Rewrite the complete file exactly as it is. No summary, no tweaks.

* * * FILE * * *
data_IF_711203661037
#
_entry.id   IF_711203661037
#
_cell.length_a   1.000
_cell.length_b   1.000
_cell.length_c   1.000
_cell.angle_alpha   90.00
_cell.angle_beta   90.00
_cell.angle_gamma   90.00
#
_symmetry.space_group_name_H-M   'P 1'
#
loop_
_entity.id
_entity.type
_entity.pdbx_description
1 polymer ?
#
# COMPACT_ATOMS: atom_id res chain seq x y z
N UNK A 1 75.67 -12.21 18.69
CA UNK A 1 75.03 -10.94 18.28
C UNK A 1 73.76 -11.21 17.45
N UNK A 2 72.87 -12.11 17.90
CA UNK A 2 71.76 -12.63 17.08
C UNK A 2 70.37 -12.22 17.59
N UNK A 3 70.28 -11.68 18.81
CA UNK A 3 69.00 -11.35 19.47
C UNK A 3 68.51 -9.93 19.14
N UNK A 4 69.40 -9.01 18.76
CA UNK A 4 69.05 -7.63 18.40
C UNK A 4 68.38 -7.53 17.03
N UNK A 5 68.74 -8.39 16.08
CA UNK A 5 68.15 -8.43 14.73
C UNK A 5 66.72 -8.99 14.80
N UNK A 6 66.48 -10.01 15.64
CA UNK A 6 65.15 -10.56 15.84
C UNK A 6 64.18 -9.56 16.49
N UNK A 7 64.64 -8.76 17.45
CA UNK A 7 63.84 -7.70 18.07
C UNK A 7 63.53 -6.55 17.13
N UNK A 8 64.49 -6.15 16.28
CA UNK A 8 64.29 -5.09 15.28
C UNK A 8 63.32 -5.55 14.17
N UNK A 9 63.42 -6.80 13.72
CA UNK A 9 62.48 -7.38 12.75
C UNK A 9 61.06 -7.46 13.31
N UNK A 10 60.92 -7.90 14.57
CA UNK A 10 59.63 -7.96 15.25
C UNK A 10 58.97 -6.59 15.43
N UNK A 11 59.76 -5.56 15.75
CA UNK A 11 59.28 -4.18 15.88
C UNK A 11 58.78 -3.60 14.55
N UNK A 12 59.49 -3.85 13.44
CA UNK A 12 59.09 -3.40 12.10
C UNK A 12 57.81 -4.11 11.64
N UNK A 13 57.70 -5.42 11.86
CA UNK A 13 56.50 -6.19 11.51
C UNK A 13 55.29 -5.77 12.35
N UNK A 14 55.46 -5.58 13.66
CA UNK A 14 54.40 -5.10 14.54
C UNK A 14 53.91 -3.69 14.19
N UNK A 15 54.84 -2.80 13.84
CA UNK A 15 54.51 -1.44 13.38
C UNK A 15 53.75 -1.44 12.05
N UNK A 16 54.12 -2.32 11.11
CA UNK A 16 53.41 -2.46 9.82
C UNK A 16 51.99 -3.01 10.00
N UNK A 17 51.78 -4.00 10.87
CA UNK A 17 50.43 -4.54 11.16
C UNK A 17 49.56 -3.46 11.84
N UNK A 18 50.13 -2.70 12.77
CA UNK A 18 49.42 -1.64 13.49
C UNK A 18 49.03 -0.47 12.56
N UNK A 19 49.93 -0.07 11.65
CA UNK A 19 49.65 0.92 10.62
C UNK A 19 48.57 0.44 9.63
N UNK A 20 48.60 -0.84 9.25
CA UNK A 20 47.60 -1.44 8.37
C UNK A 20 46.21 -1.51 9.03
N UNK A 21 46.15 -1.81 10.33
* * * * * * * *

data_IF_711203661037
#
_entry.id   IF_711203661037
#
_cell.length_a   1.000
_cell.length_b   1.000
_cell.length_c   1.000
_cell.angle_alpha   90.00
_cell.angle_beta   90.00
_cell.angle_gamma   90.00
#
_symmetry.space_group_name_H-M   'P 1'
#
loop_
_entity.id
_entity.type
_entity.pdbx_description
1 polymer ?
#
# COMPACT_ATOMS: atom_id res chain seq x y z
N UNK A 1 75.67 -12.21 18.69
CA UNK A 1 75.03 -10.94 18.28
C UNK A 1 73.76 -11.21 17.45
N UNK A 2 72.87 -12.11 17.90
CA UNK A 2 71.76 -12.63 17.08
C UNK A 2 70.37 -12.22 17.59
N UNK A 3 70.28 -11.68 18.81
CA UNK A 3 69.00 -11.35 19.47
C UNK A 3 68.51 -9.93 19.14
N UNK A 4 69.40 -9.01 18.76
CA UNK A 4 69.05 -7.63 18.40
C UNK A 4 68.38 -7.53 17.03
N UNK A 5 68.74 -8.39 16.08
CA UNK A 5 68.15 -8.43 14.73
C UNK A 5 66.72 -8.99 14.80
N UNK A 6 66.48 -10.01 15.64
CA UNK A 6 65.15 -10.56 15.84
C UNK A 6 64.18 -9.56 16.49
N UNK A 7 64.64 -8.76 17.45
CA UNK A 7 63.84 -7.70 18.07
C UNK A 7 63.53 -6.55 17.13
N UNK A 8 64.49 -6.15 16.28
CA UNK A 8 64.29 -5.09 15.28
C UNK A 8 63.32 -5.55 14.17
N UNK A 9 63.42 -6.80 13.72
CA UNK A 9 62.48 -7.38 12.75
C UNK A 9 61.06 -7.46 13.31
N UNK A 10 60.92 -7.90 14.57
CA UNK A 10 59.63 -7.96 15.25
C UNK A 10 58.97 -6.59 15.43
N UNK A 11 59.76 -5.56 15.75
CA UNK A 11 59.28 -4.18 15.88
C UNK A 11 58.78 -3.60 14.55
N UNK A 12 59.49 -3.85 13.44
CA UNK A 12 59.09 -3.40 12.10
C UNK A 12 57.81 -4.11 11.64
N UNK A 13 57.70 -5.42 11.86
CA UNK A 13 56.50 -6.19 11.51
C UNK A 13 55.29 -5.77 12.35
N UNK A 14 55.46 -5.58 13.66
CA UNK A 14 54.40 -5.10 14.54
C UNK A 14 53.91 -3.69 14.19
N UNK A 15 54.84 -2.80 13.84
CA UNK A 15 54.51 -1.44 13.38
C UNK A 15 53.75 -1.44 12.05
N UNK A 16 54.12 -2.32 11.11
CA UNK A 16 53.41 -2.46 9.82
C UNK A 16 51.99 -3.01 10.00
N UNK A 17 51.78 -4.00 10.87
CA UNK A 17 50.43 -4.54 11.16
C UNK A 17 49.56 -3.46 11.84
N UNK A 18 50.13 -2.70 12.77
CA UNK A 18 49.42 -1.64 13.49
C UNK A 18 49.03 -0.47 12.56
N UNK A 19 49.93 -0.07 11.65
CA UNK A 19 49.65 0.92 10.62
C UNK A 19 48.57 0.44 9.63
N UNK A 20 48.60 -0.84 9.25
CA UNK A 20 47.60 -1.44 8.37
C UNK A 20 46.21 -1.51 9.03
N UNK A 21 46.15 -1.81 10.33